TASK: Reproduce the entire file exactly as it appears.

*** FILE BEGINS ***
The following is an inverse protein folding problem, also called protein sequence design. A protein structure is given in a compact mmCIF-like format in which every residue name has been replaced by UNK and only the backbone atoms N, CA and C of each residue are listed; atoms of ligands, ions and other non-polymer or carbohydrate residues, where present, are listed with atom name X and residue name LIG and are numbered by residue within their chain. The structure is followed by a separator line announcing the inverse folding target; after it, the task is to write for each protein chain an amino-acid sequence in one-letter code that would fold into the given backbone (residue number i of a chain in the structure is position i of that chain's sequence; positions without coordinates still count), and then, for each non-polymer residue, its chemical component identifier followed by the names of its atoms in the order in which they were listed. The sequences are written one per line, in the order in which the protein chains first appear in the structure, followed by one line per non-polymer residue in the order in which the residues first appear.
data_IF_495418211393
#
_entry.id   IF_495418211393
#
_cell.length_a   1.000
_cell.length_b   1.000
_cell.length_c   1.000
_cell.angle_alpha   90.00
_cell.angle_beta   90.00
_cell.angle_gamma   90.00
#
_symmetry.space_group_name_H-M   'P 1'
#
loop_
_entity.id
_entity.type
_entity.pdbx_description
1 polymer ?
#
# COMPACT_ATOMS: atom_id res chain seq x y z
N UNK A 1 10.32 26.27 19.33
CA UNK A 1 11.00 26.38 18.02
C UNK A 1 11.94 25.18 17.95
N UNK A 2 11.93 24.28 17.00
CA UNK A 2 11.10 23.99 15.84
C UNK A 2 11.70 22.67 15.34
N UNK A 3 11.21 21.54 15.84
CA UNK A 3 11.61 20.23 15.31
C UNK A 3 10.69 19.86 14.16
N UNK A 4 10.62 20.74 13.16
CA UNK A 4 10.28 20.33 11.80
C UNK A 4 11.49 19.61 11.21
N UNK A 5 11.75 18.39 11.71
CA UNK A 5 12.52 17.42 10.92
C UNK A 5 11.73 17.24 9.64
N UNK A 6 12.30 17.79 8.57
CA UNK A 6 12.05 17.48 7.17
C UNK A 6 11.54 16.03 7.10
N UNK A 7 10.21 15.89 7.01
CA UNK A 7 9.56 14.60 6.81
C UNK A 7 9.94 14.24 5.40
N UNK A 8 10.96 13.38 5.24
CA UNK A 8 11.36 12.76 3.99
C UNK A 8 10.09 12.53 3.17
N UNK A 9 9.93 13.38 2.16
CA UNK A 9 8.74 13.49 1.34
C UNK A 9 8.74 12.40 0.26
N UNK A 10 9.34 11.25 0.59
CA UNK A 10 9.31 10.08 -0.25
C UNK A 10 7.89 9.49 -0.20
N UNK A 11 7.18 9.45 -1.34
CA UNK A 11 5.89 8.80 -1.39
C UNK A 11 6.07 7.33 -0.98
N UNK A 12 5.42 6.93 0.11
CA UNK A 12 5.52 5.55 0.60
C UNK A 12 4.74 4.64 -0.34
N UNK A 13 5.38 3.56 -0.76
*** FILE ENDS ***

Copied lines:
The following is an inverse protein folding problem, also called protein sequence design. A protein structure is given in a compact mmCIF-like format in which every residue name has been replaced by UNK and only the backbone atoms N, CA and C of each residue are listed; atoms of ligands, ions and other non-polymer or carbohydrate residues, where present, are listed with atom name X and residue name LIG and are numbered by residue within their chain. The structure is followed by a separator line announcing the inverse folding target; after it, the task is to write for each protein chain an amino-acid sequence in one-letter code that would fold into the given backbone (residue number i of a chain in the structure is position i of that chain's sequence; positions without coordinates still count), and then, for each non-polymer residue, its chemical component identifier followed by the names of its atoms in the order in which they were listed. The sequences are written one per line, in the order in which the protein chains first appear in the structure, followed by one line per non-polymer residue in the order in which the residues first appear.
data_IF_495418211393
#
_entry.id   IF_495418211393
#
_cell.length_a   1.000
_cell.length_b   1.000
_cell.length_c   1.000
_cell.angle_alpha   90.00
_cell.angle_beta   90.00
_cell.angle_gamma   90.00
#
_symmetry.space_group_name_H-M   'P 1'
#
loop_
_entity.id
_entity.type
_entity.pdbx_description
1 polymer ?
#
# COMPACT_ATOMS: atom_id res chain seq x y z
N UNK A 1 10.32 26.27 19.33
CA UNK A 1 11.00 26.38 18.02
C UNK A 1 11.94 25.18 17.95
N UNK A 2 11.93 24.28 17.00
CA UNK A 2 11.10 23.99 15.84
C UNK A 2 11.70 22.67 15.34
N UNK A 3 11.21 21.54 15.84
CA UNK A 3 11.61 20.23 15.31
C UNK A 3 10.69 19.86 14.16
N UNK A 4 10.62 20.74 13.16
CA UNK A 4 10.28 20.33 11.80
C UNK A 4 11.49 19.61 11.21
N UNK A 5 11.75 18.39 11.71
CA UNK A 5 12.52 17.42 10.92
C UNK A 5 11.73 17.24 9.64
N UNK A 6 12.30 17.79 8.57
CA UNK A 6 12.05 17.48 7.17
C UNK A 6 11.54 16.03 7.10
N UNK A 7 10.21 15.89 7.01
CA UNK A 7 9.56 14.60 6.81
C UNK A 7 9.94 14.24 5.40
N UNK A 8 10.96 13.38 5.24
CA UNK A 8 11.36 12.76 3.99
C UNK A 8 10.09 12.53 3.17
N UNK A 9 9.93 13.38 2.16
CA UNK A 9 8.74 13.49 1.34
C UNK A 9 8.74 12.40 0.26
N UNK A 10 9.34 11.25 0.59
CA UNK A 10 9.31 10.08 -0.25
C UNK A 10 7.89 9.49 -0.20
N UNK A 11 7.18 9.45 -1.34
CA UNK A 11 5.89 8.80 -1.39
C UNK A 11 6.07 7.33 -0.98
N UNK A 12 5.42 6.93 0.11
CA UNK A 12 5.52 5.55 0.60
C UNK A 12 4.74 4.64 -0.34
N UNK A 13 5.38 3.56 -0.76